But wait, you say, all those scientists have been wrong in the past…shouldn’t we play it safe, just in case?  I appreciate how attractive and benign the use of the precautionary principle feels here.  But my concern is that the real intent of this proposition is to slow or completely stop the use of GMO’s.  As I’ve said, I believe the consequences of that are potentially far more detrimental than some minute and as yet unproven risk, so I’m drawing my line in the sand here.

Other problems with Prop 37 for me include that even if we stipulate that the theoretical risk of GMO’s does constitute a “need” for labeling, how is it that the proposition excludes meat and dairy producers, as well as restaurants from labeling? This just makes no sense to me, and leads me to question the judgments of those behind this initiative (…yup, I do that too).

Finally, I feel it is very important for all of us, if we are to win the larger debates around public policy as impacted by science, that we are consistent in our approach to the science underlying those debates.  If by default we pick and choose our “science” based on our ideology, what our friends say or some blog on the internet, how can we effectively stand up to other science denial around issues such as climate change and evolution.  And perhaps most importantly, our kids are watching us…they have finely tuned BS meters that can ferret out our inconsistencies…how do we arm them for their future, and embolden them to think critically,  if we ourselves don’t follow the course we wish for them.

So, what do you believe?

Friday, October 5, 2012

Reflections: Integration of new technology in both formal and informal educational settings

This past year I had the opportunity to sit on the California State Superintendent of Education’s Education Technology Taskforce.  Comprised of primarily educators and school administrators ( I was an outlier), we had the charge of providing Superintendent Torlakson with a series of strategic recommendations that would help shape his California Education Technology Blueprint; essentially a plan for how to transition, if not transform education in the era of modern technology.  Our report can be found here: California State Superintendent of Education’s Education Technology Taskforce Report.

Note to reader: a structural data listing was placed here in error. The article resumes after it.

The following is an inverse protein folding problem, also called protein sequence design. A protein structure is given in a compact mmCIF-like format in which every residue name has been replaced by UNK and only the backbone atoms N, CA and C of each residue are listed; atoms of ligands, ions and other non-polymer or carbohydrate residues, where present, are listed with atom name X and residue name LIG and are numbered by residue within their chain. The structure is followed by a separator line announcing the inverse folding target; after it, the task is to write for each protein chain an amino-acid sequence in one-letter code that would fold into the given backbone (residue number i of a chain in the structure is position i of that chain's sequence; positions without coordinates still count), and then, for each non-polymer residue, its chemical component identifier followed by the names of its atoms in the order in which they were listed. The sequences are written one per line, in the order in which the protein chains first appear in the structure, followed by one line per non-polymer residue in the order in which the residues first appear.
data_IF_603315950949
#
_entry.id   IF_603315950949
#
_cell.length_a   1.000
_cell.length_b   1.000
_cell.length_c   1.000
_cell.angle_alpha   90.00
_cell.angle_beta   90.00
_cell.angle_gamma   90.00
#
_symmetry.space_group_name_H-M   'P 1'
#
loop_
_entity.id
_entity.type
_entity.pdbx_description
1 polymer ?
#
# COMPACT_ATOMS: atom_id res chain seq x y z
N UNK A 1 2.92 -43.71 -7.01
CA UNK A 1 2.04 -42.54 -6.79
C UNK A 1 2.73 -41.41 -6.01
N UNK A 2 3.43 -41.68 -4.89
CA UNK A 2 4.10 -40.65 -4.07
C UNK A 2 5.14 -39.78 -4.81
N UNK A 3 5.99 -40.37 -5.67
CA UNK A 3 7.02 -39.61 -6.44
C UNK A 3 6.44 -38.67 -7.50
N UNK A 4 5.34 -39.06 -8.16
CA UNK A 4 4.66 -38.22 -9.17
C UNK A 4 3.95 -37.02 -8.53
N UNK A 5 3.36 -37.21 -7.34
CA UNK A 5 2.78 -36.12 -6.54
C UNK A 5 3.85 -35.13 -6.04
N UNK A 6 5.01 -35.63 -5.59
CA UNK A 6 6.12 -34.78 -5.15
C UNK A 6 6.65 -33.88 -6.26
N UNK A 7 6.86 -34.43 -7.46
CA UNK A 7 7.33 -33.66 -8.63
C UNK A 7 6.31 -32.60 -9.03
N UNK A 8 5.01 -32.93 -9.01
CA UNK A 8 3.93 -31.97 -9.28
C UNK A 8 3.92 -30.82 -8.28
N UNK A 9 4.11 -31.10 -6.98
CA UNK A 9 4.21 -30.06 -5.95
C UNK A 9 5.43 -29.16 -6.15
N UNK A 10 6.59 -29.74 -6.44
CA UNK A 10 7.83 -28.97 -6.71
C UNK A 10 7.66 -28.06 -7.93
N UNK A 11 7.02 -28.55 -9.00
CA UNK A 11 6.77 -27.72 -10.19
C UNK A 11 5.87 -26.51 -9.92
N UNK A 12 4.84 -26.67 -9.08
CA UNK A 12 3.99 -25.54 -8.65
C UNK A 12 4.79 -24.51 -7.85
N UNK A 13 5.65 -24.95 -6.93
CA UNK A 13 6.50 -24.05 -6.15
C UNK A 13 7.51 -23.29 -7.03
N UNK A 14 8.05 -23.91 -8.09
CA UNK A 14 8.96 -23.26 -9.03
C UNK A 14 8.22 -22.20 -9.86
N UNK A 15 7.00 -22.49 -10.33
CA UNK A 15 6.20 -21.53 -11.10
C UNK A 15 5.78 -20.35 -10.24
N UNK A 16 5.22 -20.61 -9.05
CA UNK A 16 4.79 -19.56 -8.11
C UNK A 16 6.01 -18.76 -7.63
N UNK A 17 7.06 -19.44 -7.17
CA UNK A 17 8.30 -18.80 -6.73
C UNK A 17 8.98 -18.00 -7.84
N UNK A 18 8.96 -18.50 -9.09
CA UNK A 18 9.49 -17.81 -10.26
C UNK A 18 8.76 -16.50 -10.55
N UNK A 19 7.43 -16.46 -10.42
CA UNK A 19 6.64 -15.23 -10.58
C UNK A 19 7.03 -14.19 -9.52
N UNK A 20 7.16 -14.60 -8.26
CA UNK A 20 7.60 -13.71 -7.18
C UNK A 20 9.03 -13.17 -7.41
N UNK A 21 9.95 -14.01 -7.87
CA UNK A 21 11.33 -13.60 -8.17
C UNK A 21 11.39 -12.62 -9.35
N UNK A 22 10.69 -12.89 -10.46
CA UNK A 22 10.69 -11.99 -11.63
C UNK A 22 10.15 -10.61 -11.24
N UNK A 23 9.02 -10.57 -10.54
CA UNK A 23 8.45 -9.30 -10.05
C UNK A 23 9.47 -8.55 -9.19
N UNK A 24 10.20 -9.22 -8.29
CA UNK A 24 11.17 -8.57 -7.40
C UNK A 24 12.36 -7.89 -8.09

Some fascinating facts to set the context for our work…currently, it can take up to six years for the State to adopt a new textbook into the approved curriculum.  Technologies are born, mature and then die within that timeframe.   A newly introduced text today would not even mention the IPhone, let alone Twitter or the whole App phenomenon. How can a traditional textbook keep up with this pace?  Second, while most students, and nearly all by the time they reach high school, are digitally savvy and connected, utilizing and indeed developing new ways to integrate technology into their everyday lives, they are required to turn their devices off in school.  So one of the most powerful tools for communication, creativity, information and learning is shut off by policy in the very setting it could and should be most useful.  Finally, instruction continues to be measured and indeed funded by formulas that value hours of time students are sitting in the classroom rather than the quality of the learning.

Clearly some daunting challenges…  Combine these with reduced resources, pockets of resistance to change from every corner (teachers, school boards, administrators, textbook publishers, etc.), and an ever changing playing field, more and more at an accelerating pace, one can appreciate the depth and breadth of the challenge for formal education.